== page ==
History & Culture

Visit the WW1 battlefields of France and Belgium

Use our guide to plan a visit to the WW1 battlefields of France and Belgium.

Although we can never truly grasp the horrors of World War One, we can attempt to understand through education and remembrance. While you can learn the facts from books and films, visiting the battlefields, can perhaps provide you with a sense of place and atmosphere.

The location of the 1914-18 battlefields of the Western Front

Some of the most intense and strategically important fighting occurred on the 'Western Front' where armies found themselves in a stalemate, dug into miles of trenches in a four-year battle for the upper hand. The miles of opposing armies along the Western Front stretched through northern France and Belgium for 440 miles.

rows of white crosses marking graves stretching over a green hill with a white monument and French flag in the distance

The Battle of Verdun

The Battle of Verdun saw 300 days and 300 nights of continuous fighting between France and Germany and may have claimed as many as one million French and German lives. Devastated after the battles of 1916, this area was named a Zone Rouge which prohibited rebuilding. For this reason, many signs of destruction remain.

Remarkable sites include Verdun Memorial at the heart of the battlefields, Fort Douaumont (atop Hill 388) and the destroyed village of Fleury.

Verdun City is less than a 4-hour drive from Calais, following the A26 and A4.

Verdun Memorial & Museum

Since its construction in the 1970s, the Verdun memorial has become more of an educational centre than a monument or even a traditional museum. Featuring extensive displays of WWI medals, weapons and uniforms, fascinating period films and a wealth of other information on the battle and the war generally, it’s a perfect place to introduce your family to the astonishing true story of the Western Front.

Douaumont Ossuary

Officially inaugurated on 7 August 1932 by French President Albert Lebrun, the Douaumont Ossuary is a memorial containing the remains of both French and German soldiers who died on the Verdun battlefield. The skeletal remains of at least 130,000 unidentified soldiers fill the building’s alcoves and can be seen through small windows. On the inside, plaques bearing names of French soldiers who died cover the walls and ceiling. In front of the monument lies the largest French military cemetery of the First World War with 16,142 graves.

The monument to victory and the children of Verdun

This monument in the town centre was completed and inaugurated in 1929. Its 73 steps lead to a crypt, sheltering registers bearing the names of those soldiers who were awarded the Verdun Medal. At the top of the 30-metre column stands a statue of a medieval armour-clad warrior, gazing out to the east and hands resting on a sword.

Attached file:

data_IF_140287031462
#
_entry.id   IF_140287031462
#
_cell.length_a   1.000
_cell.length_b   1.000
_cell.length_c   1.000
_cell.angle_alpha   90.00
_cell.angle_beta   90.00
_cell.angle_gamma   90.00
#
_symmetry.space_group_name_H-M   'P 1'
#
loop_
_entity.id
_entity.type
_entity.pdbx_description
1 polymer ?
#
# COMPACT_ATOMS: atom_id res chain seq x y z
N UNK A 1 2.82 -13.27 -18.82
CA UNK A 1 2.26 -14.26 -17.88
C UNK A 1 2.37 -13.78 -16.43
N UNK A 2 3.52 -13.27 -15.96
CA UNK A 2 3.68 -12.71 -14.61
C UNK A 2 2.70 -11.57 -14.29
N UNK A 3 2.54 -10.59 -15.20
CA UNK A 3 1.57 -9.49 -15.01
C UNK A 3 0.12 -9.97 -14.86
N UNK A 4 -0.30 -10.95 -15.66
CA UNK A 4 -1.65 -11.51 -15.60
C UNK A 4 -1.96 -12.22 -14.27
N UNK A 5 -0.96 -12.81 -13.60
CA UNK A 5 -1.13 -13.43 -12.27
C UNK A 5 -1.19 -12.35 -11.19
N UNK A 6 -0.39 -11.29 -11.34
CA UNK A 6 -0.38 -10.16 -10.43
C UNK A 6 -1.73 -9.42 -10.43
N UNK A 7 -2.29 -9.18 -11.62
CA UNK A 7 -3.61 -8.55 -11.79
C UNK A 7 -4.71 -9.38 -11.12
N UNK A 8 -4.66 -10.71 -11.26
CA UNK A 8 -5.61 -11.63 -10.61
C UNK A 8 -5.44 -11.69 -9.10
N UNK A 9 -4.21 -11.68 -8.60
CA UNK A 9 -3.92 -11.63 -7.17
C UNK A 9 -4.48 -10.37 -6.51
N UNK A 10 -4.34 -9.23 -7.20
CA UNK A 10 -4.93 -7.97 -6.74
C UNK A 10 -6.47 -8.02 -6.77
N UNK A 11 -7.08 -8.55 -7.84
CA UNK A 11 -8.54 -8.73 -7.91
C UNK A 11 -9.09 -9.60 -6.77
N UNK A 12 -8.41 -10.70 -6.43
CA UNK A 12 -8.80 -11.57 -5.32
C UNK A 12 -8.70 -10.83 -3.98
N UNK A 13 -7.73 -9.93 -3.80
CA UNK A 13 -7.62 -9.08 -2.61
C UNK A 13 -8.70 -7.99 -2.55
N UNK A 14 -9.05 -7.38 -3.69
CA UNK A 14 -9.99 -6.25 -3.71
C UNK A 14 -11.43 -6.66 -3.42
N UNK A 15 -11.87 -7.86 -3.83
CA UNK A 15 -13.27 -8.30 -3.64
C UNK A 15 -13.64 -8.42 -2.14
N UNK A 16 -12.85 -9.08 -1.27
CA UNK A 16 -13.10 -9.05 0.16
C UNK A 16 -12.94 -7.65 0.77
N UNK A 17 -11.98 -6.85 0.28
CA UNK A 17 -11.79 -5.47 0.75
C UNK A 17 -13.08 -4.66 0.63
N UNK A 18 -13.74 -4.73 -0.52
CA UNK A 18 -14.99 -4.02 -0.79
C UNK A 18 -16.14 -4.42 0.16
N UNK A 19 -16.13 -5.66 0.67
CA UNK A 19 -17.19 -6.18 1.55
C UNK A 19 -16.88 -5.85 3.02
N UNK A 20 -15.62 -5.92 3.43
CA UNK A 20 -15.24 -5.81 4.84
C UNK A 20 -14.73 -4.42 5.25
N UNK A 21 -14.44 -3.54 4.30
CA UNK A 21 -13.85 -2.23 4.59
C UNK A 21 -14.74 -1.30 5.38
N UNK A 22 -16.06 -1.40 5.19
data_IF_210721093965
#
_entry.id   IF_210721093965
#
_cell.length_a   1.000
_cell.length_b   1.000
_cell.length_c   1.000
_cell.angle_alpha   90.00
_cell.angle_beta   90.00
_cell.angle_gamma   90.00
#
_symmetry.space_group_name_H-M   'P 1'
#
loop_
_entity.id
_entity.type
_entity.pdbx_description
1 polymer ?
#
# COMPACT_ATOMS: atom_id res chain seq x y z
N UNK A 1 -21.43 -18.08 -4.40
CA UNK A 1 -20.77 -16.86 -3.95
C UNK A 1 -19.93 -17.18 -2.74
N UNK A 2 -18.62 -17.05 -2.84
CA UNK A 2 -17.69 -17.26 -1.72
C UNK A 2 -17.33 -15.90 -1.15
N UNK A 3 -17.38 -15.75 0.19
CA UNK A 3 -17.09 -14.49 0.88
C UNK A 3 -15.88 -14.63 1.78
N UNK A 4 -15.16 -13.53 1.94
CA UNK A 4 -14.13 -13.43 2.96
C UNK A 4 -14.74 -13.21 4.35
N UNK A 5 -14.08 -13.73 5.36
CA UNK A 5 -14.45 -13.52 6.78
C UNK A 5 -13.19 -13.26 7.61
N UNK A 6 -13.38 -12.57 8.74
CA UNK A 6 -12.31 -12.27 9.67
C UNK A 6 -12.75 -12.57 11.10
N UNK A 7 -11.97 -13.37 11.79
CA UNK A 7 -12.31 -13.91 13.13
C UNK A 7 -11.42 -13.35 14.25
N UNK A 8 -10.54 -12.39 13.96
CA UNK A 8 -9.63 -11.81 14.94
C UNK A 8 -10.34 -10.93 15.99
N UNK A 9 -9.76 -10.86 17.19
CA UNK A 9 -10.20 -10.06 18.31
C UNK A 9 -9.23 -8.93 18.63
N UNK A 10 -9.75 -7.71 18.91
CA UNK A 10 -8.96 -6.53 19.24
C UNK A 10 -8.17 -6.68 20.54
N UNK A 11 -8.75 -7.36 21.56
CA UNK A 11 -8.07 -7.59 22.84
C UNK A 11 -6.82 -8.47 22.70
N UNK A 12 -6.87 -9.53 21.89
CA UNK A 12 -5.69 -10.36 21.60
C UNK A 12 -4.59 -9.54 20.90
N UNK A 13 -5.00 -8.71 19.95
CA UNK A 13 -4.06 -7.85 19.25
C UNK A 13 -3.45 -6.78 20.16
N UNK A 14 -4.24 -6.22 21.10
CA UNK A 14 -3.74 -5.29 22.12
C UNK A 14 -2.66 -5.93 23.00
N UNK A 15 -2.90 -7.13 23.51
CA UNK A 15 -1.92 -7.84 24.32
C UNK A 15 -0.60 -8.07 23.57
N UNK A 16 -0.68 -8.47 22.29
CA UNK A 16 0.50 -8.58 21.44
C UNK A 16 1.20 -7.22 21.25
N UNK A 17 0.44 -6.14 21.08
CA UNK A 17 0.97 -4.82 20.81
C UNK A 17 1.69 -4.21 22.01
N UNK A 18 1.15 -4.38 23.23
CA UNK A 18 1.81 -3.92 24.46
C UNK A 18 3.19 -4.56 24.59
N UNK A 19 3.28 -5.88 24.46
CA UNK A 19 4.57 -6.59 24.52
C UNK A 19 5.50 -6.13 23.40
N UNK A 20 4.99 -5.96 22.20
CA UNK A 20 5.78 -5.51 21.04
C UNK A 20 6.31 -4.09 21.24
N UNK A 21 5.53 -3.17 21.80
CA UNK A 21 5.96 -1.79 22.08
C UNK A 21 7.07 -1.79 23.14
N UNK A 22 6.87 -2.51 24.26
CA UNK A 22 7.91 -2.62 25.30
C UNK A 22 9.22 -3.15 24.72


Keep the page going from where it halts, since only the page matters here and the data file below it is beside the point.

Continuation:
Large arch made of red and white brick with graves marked with wooden crosses lying across a field below

The Somme

The Battle of the Somme was one of the First World War's bloodiest battles. British and French armies fought the Germans for control on both sides of the Somme River, making the Somme Battlefields in France a key historical spot.

In 1916 the British and French army began an offensive on the German Empire. With a strategy of mass bombardment, the UK commander, Douglas Haig, believed that his troops would simply be able to walk over no man's land and take the German trenches. He was wrong.

The first day saw the British Army suffer catastrophic casualties and remains one of the worst in military history, with roughly 20,000 men killed and an additional 35,000 wounded.

The memorial for the Battle of Somme is only an hour and a half from the Calais terminal, and an easy drive along the A26.

The Thiepval Memorial

It was once believed that the war-torn villages of the First World War would never recover, but in the most part they were rebuilt. One exception is Thiepval, which now houses the Thiepval Memorial to the Missing, to honour the thousands of British and South African men who died in the Battle of Somme (1916). Thiepval is approximately 32 km northeast of Amiens, one of France’s hidden gems.

Tank Memorial at Pozières

In 1919 the Tank Corps applied for permission to put up a memorial using a design of a granite obelisk on a plinth with four models of tanks. Two bronze plaques on the memorial are inscribed with the battles on the Western Front in France in which the tanks participated in from September 1916 to the Armistice in November 1918.

White stone tower at the end of a footpath against a blue sky

The Ulster Tower

The Ulster Tower in Thiepval is Northern Ireland's national war memorial and one of the first to be erected on the Western Front. It commemorates the men of the 36th (Ulster) Division and all those from Ulster who served in the First World War. Officially opened on 19 November 1921, it’s a very close copy of Helen's Tower which stands in the grounds of the Clandeboye Estate, near Bangor, County Down, Northern Ireland. This is because many of the men of the Ulster Division trained there before moving to England, then France in 1916.

The Lochnagar Crater at Ovillers-la-Boisselle

One of the largest non-nuclear explosions of all time, the detonation of the Lochnagar Mine signalled the beginning of the Battle of the Somme and, as a by-product, created the largest wartime crater in the world. At some 91-metre across by 21-metre deep, the Lochnagar crater is now a striking memorial to the devastating battle that ranged around it in 1916.